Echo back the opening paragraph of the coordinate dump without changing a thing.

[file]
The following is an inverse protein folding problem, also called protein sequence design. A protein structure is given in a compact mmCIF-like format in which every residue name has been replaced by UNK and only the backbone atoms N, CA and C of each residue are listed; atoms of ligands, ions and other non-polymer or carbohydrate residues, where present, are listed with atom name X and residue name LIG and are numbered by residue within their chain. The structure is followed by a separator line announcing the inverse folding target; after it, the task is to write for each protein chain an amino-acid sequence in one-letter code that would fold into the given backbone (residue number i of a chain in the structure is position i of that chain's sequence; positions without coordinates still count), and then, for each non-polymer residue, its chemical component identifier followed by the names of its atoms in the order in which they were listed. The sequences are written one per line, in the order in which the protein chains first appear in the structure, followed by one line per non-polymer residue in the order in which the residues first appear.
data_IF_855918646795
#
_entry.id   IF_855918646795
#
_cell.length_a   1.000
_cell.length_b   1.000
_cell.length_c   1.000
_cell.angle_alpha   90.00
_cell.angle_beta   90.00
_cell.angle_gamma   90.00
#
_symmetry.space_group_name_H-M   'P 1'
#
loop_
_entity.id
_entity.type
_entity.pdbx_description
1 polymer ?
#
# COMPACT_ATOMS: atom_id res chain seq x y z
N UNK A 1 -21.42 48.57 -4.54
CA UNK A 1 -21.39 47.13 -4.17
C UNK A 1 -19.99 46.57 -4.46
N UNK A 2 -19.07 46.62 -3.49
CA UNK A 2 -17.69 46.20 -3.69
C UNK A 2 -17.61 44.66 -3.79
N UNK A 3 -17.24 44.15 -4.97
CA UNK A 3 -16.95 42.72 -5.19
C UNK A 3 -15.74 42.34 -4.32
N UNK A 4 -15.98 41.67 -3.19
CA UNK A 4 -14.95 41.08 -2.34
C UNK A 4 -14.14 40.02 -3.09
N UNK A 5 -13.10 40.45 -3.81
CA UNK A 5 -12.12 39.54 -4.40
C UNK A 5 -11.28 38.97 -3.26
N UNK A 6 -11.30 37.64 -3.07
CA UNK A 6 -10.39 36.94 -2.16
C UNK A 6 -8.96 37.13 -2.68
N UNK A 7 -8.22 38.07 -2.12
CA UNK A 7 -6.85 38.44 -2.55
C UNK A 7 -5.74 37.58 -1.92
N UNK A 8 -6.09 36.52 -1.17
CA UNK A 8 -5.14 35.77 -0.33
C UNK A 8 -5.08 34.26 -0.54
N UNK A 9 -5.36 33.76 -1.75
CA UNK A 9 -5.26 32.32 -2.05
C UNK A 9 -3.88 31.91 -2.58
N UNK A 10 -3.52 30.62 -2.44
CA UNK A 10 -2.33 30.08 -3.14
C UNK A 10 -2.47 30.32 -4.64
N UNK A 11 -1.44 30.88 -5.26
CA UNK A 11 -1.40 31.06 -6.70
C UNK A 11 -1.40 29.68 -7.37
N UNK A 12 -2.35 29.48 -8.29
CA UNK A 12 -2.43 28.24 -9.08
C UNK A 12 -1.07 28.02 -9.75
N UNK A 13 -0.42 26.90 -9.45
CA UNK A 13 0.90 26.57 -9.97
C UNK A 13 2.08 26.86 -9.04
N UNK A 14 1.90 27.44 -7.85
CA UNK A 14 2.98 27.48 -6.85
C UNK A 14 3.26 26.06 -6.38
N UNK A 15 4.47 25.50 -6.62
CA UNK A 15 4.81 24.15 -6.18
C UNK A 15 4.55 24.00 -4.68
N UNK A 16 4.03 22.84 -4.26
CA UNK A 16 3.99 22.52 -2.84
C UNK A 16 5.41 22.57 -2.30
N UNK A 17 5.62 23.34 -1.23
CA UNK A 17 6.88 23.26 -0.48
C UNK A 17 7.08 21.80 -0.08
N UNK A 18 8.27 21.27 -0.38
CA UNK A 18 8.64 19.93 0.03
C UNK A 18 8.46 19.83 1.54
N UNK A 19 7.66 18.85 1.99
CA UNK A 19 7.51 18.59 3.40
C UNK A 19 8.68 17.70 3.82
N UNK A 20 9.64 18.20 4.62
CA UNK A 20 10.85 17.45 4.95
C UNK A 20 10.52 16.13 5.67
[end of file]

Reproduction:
The following is an inverse protein folding problem, also called protein sequence design. A protein structure is given in a compact mmCIF-like format in which every residue name has been replaced by UNK and only the backbone atoms N, CA and C of each residue are listed; atoms of ligands, ions and other non-polymer or carbohydrate residues, where present, are listed with atom name X and residue name LIG and are numbered by residue within their chain. The structure is followed by a separator line announcing the inverse folding target; after it, the task is to write for each protein chain an amino-acid sequence in one-letter code that would fold into the given backbone (residue number i of a chain in the structure is position i of that chain's sequence; positions without coordinates still count), and then, for each non-polymer residue, its chemical component identifier followed by the names of its atoms in the order in which they were listed. The sequences are written one per line, in the order in which the protein chains first appear in the structure, followed by one line per non-polymer residue in the order in which the residues first appear.